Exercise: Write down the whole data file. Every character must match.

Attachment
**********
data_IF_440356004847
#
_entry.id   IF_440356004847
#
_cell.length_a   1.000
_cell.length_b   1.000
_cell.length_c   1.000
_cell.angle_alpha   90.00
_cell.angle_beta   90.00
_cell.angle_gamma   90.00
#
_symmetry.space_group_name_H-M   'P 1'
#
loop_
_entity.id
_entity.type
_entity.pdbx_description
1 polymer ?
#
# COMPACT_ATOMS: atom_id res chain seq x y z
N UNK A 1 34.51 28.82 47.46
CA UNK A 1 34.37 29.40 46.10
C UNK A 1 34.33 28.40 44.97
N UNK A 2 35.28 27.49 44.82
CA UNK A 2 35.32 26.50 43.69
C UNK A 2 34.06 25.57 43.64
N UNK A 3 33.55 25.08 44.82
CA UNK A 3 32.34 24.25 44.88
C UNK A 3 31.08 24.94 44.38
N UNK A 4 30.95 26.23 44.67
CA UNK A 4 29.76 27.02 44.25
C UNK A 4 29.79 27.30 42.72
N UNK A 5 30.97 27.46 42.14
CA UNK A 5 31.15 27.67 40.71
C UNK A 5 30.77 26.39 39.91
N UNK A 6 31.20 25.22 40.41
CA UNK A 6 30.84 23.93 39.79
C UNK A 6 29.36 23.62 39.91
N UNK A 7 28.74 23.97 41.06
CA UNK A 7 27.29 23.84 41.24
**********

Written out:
data_IF_440356004847
#
_entry.id   IF_440356004847
#
_cell.length_a   1.000
_cell.length_b   1.000
_cell.length_c   1.000
_cell.angle_alpha   90.00
_cell.angle_beta   90.00
_cell.angle_gamma   90.00
#
_symmetry.space_group_name_H-M   'P 1'
#
loop_
_entity.id
_entity.type
_entity.pdbx_description
1 polymer ?
#
# COMPACT_ATOMS: atom_id res chain seq x y z
N UNK A 1 34.51 28.82 47.46
CA UNK A 1 34.37 29.40 46.10
C UNK A 1 34.33 28.40 44.97
N UNK A 2 35.28 27.49 44.82
CA UNK A 2 35.32 26.50 43.69
C UNK A 2 34.06 25.57 43.64
N UNK A 3 33.55 25.08 44.82
CA UNK A 3 32.34 24.25 44.88
C UNK A 3 31.08 24.94 44.38
N UNK A 4 30.95 26.23 44.67
CA UNK A 4 29.76 27.02 44.25
C UNK A 4 29.79 27.30 42.72
N UNK A 5 30.97 27.46 42.14
CA UNK A 5 31.15 27.67 40.71
C UNK A 5 30.77 26.39 39.91
N UNK A 6 31.20 25.22 40.41
CA UNK A 6 30.84 23.93 39.79
C UNK A 6 29.36 23.62 39.91
N UNK A 7 28.74 23.97 41.06
CA UNK A 7 27.29 23.84 41.24